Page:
The time taken for the procedure is between 5 and 30 minutes.
IVCFs are a relatively safe procedure.
Allergic reactions to the iodine contrast medium are uncommon (see Iodine-Containing Contrast Medium (ICCM)).
Insertion of the filter from the neck can result in a collapsed lung (pneumothorax) that may require a chest tube and longer hospitalisation. However, with proper X-ray image guidance, this is uncommon (less than 1%).
Other risks include, movement of the filter (0-18%), fracturing or breaking up of the filter (2-10%), infection of the filter (very rare) and parts of the filter penetrating through the wall of the vein (inferior vena cava, 0-41%). Filters may result in blockage of the vein (inferior vena cava, 2-30%) either as a result of the filter having been in there for a very long time or if the filter captures very big clots. Most of the time you would not notice this. Occasionally this may result in higher rates of blood clots in the legs, varicose veins, leg pain or ulceration (a slow healing sore on the skin, 2-15%). These risks continue to exist while the filter is in place.
Certain patients may only need to have an IVCF for a specific period while the risk of blood clots is high. Most of the modern IVCFs can be removed when there is little to no risk of blood clots.
This usually occurs within a 1 month to 1 year period. This will be discussed at the time with the radiologist (specialist doctor) who performs the ICVF.
Patients with filters are advised to seek urgent medical attention if they experience severe abdominal pain or shortness of breath.
The benefit of IVCFs is the prevention of blood clots going to the lungs and heart. Blood clots may result in chest pain, difficulty breathing, heart attack and long term breathing and heart problems.
This is usually performed by a radiologist (a specialist doctor) trained to do these procedures, and known as an interventional radiologist.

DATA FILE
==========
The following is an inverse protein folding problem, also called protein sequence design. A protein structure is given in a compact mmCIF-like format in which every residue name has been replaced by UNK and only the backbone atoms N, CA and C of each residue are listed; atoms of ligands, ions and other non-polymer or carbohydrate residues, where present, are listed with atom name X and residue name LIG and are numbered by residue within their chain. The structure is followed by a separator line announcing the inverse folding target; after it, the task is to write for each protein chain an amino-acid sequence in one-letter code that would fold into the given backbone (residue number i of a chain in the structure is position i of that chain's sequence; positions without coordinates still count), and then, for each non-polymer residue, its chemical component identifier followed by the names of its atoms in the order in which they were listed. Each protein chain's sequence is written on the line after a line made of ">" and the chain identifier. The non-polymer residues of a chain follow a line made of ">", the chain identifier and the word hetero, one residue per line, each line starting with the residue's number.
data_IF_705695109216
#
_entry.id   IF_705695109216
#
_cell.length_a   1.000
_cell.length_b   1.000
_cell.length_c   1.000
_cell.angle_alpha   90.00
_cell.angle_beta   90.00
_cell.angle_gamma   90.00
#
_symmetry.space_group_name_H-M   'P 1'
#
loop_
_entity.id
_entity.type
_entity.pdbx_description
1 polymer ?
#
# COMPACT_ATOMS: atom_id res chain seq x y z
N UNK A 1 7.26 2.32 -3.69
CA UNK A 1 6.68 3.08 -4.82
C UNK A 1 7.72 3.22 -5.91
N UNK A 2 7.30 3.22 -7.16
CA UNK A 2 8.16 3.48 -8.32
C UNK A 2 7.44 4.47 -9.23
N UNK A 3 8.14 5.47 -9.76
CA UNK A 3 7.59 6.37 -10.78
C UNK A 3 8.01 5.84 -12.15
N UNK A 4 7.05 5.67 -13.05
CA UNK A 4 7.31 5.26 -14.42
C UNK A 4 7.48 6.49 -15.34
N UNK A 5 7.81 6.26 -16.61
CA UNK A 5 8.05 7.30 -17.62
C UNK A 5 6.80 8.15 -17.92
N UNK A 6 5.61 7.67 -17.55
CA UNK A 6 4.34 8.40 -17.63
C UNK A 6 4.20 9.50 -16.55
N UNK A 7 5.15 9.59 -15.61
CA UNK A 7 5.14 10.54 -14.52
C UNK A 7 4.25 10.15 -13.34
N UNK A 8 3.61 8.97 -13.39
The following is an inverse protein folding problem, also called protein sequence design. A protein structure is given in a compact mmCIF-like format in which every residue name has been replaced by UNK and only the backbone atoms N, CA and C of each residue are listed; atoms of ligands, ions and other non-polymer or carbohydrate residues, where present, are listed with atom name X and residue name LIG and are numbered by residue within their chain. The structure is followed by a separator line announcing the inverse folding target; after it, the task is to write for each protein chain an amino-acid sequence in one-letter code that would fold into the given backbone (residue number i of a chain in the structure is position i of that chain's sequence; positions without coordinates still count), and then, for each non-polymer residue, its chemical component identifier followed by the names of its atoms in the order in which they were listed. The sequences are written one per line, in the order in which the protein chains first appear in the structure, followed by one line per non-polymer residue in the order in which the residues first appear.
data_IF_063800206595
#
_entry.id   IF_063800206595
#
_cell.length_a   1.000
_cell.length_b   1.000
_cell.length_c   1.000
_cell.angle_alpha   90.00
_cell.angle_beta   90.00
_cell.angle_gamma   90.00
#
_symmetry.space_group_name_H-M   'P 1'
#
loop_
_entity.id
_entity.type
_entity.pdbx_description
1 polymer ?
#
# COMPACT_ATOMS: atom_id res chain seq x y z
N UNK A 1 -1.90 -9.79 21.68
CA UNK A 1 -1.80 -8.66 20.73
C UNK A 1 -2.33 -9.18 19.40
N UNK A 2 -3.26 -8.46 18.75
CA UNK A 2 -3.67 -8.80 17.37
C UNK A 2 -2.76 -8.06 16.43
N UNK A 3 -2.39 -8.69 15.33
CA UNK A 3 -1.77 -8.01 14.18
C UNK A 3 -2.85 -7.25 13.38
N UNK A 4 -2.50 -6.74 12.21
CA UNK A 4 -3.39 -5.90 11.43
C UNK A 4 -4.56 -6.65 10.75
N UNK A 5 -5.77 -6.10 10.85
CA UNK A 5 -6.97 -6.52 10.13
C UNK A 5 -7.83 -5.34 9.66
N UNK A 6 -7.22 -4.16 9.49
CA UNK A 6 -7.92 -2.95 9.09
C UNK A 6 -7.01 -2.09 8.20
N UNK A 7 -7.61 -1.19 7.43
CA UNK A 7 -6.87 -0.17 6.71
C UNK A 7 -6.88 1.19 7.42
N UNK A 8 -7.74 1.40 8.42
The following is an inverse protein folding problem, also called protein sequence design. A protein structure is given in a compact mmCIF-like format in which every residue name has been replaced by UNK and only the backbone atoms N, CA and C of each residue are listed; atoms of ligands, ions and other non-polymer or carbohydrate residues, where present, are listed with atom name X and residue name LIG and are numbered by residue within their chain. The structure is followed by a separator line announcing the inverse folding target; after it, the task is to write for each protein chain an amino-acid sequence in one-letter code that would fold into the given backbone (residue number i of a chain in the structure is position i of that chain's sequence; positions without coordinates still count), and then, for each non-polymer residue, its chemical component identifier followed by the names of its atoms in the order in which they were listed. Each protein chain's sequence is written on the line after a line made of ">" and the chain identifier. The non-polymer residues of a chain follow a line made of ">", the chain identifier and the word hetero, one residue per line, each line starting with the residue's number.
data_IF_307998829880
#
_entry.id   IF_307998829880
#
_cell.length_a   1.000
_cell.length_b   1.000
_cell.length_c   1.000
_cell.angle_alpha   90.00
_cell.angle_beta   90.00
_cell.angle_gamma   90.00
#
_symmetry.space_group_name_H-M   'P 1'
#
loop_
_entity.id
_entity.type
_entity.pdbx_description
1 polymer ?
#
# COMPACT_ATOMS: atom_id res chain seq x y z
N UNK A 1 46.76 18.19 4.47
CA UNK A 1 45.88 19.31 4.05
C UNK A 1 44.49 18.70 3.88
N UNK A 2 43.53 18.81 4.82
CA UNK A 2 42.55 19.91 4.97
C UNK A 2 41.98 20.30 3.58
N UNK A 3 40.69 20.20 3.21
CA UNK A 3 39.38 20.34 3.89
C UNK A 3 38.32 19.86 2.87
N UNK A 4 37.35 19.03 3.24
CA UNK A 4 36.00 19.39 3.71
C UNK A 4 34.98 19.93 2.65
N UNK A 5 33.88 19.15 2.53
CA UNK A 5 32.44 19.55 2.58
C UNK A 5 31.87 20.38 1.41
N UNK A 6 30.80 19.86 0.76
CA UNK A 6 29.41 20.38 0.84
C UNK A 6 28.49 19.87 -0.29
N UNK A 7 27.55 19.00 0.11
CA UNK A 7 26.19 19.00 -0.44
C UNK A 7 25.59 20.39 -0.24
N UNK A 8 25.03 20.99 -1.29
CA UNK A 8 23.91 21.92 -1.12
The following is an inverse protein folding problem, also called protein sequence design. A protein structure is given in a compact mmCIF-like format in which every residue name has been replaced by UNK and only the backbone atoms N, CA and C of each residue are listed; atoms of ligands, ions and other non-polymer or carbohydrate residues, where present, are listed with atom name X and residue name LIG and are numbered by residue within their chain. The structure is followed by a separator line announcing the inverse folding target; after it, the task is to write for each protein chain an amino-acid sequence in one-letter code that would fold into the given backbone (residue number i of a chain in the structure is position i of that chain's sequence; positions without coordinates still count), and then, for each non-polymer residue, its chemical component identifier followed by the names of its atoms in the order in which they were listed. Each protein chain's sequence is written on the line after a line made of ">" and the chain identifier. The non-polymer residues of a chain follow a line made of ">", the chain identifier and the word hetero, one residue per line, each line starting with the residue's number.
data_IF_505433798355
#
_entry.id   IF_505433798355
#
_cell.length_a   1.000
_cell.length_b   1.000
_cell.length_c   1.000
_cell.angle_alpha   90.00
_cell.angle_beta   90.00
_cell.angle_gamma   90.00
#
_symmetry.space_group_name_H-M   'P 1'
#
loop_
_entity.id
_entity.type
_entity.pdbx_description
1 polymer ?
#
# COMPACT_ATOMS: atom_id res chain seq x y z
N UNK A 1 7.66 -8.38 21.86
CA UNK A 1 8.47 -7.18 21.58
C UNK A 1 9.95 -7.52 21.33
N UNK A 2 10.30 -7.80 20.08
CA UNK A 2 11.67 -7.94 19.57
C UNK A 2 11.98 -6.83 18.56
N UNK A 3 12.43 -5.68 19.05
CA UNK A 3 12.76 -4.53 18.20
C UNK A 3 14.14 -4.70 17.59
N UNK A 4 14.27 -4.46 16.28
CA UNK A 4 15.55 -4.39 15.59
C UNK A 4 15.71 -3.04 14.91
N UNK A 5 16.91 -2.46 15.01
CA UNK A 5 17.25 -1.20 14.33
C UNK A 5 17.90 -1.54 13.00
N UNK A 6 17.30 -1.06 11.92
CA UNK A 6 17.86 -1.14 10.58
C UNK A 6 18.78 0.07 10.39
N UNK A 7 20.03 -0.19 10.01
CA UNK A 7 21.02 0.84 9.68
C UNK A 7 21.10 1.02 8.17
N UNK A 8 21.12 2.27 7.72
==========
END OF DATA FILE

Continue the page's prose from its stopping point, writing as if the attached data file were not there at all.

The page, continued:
The procedure will be performed in an angiography suite in a registered hospital or private radiology practice. This is a room specifically set up for this type of procedure with an X-ray machine which shows the area where the ICVF is being inserted. There is also monitoring equipment, trained medical staff and medications to ensure the procedure is performed comfortably and safely.
The success of the procedure is very high (greater than 95%). This will be discussed with you at the end of the procedure.
Page last modified on 26/7/2017.
RANZCR® is not aware that any person intends to act or rely upon the opinions, advices or information contained in this publication or of the manner in which it might be possible to do so. It issues no invitation to any person to act or rely upon such opinions, advices or information or any of them and it accepts no responsibility for any of them.
RANZCR® intends by this statement to exclude liability for any such opinions, advices or information. The content of this publication is not intended as a substitute for medical advice. It is designed to support, not replace, the relationship that exists between a patient and his/her doctor. Some of the tests and procedures included in this publication may not be available at all radiology providers.
RANZCR® recommends that any specific questions regarding any procedure be discussed with a person's family doctor or medical specialist. Whilst every effort is made to ensure the accuracy of the information contained in this publication, RANZCR®, its Board, officers and employees assume no responsibility for its content, use, or interpretation. Each person should rely on their own inquires before making decisions that touch their own interests.